Pancreatic cancer is a morbid disease with a poor prognosis, with many patients developing both local disease progression and distant metastatic disease. Local disease control is of significant importance due to the morbidity and mortality associated with complications from obstructive symptoms, cholangitis, pain, duodenal ulceration and gastrointestinal bleeding. A rapid autopsy series has shown that up to 30% of patients die of local failure and that these patients have a genetic profile, specifically expression of SMAD4 (encoded by the DPC4 gene), which is correlated with local versus distant disease progression (1). Likewise, a significant proportion of patients develop isolated local recurrence after their initial treatment. In RTOG 9704, 28% percent of patients developed a local recurrence without evidence of distant metastases following surgery and adjuvant chemoradiation (2). Studies of SMAD4 as a prognostic biomarker correlating with improved survival (3), and local disease progression, have suggested there is a population of patients who may benefit from reestablishing local control. However, the treatment of locally-recurrent pancreatic cancer with reirradiation has been limited by the concern for toxicity associated with cumulative radiation dose and uncertainty in identifying the most appropriate patients who could benefit from aggressive local treatment.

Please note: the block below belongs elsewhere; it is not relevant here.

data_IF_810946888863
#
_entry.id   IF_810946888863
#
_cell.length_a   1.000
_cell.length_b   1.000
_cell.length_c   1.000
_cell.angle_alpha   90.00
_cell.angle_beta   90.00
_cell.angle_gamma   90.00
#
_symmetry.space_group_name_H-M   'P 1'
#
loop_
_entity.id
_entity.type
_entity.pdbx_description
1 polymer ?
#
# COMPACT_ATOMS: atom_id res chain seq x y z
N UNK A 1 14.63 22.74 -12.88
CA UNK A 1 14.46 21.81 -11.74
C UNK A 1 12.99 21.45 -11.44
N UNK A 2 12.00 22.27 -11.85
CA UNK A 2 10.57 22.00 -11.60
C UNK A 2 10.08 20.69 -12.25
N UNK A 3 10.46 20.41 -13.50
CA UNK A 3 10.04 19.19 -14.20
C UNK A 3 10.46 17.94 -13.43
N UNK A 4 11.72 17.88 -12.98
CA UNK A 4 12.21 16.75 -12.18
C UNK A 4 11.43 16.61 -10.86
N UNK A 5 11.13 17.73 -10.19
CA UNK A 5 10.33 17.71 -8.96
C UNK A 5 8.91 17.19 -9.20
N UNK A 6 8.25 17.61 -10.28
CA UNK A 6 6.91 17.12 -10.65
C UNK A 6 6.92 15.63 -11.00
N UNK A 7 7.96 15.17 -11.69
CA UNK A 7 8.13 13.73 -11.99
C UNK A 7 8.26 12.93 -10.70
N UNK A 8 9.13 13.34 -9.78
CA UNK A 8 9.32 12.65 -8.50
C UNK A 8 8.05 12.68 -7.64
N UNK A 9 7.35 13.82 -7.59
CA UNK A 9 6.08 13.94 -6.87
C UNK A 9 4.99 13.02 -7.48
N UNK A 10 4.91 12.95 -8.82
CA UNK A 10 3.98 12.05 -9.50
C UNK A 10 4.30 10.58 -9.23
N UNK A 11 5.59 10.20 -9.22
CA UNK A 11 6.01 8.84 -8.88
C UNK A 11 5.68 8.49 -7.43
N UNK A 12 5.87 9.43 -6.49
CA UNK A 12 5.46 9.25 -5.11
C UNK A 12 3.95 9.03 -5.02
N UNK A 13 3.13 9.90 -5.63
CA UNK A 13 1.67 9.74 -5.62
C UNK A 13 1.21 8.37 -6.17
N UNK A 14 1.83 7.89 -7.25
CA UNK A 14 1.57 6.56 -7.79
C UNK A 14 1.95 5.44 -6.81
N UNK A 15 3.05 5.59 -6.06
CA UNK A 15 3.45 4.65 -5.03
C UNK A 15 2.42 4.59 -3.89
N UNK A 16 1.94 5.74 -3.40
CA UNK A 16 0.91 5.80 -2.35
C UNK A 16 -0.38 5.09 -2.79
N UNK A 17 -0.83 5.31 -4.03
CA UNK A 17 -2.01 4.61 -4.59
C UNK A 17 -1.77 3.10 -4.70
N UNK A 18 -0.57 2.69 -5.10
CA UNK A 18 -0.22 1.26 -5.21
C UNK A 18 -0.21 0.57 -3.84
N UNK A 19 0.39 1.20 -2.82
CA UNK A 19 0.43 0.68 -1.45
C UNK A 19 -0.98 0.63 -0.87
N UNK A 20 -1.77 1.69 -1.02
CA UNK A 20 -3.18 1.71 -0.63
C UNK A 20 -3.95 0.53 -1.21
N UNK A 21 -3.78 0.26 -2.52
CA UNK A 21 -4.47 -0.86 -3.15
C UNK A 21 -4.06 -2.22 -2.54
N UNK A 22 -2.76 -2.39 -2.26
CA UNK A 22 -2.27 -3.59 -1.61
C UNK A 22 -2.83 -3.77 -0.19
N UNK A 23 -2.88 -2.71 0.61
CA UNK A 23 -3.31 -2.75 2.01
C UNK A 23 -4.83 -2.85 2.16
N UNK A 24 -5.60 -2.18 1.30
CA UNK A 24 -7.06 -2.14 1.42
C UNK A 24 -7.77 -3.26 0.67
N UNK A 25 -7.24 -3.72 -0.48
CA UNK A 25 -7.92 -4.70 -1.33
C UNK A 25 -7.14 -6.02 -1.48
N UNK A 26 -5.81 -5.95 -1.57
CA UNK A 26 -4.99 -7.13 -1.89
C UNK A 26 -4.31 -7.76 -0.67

Treating locally recurrent pancreatic cancer with a second course of radiation poses a particular risk to the surrounding abdominal organs such as the duodenum, bowel, liver, kidneys, and spinal cord which have already received a significant radiation dose in the prior treatment course. The characteristic Bragg Peak of the proton beam, with its sharp fall off, confers the ability to retreat the tumor with essentially no exit dose potentially sparing normal tissues. We have previously reported on reirradiation with proton radiotherapy (PRT) in recurrent rectal cancer and showed that it was superior in sparing bowel from radiation compared to intensity modulated radiation therapy (IMRT) with modest toxicity and complete metabolic responses in the majority of patients (4). Similarly, a locally recurrent esophageal cohort treated with proton reirradiation reported modest toxicities (maximum radiation attributed acute non-hematologic toxicity was grade 2), median overall survival (OS) of 14 months from the start of PRT, and excellent symptom palliation (5). A dosimetric comparison of proton beam radiation verses IMRT for unresectable pancreatic cancer showed decreased stomach, duodenum, and small bowel dose in the low-dose regions with proton radiation (6). In this dosimetric analysis, PRT yielded increased doses in the mid to high-dose regions to the duodenum in the intact setting, implying that patient selection may be necessary to avoid high dose to the duodenum when it is close to or included in the retreatment field. Retrospective analyses of reirradiation of locally recurrent pancreatic cancer with stereotactic body radiotherapy (SBRT) have reported median survival ranging from 5.9 to 14 months (7-9) with variable toxicity. In patients who recur locally after their initial treatment, reirradiation with PRT may offer an advantage over photon radiotherapy, allowing a second definitive dose of fractionated conformal radiation to be safely delivered with concurrent chemotherapy. In this study we report on a cohort of 15 patients with locally recurrent pancreatic cancer and report on PRT reirradiation treatment planning, acute toxicity, and survival.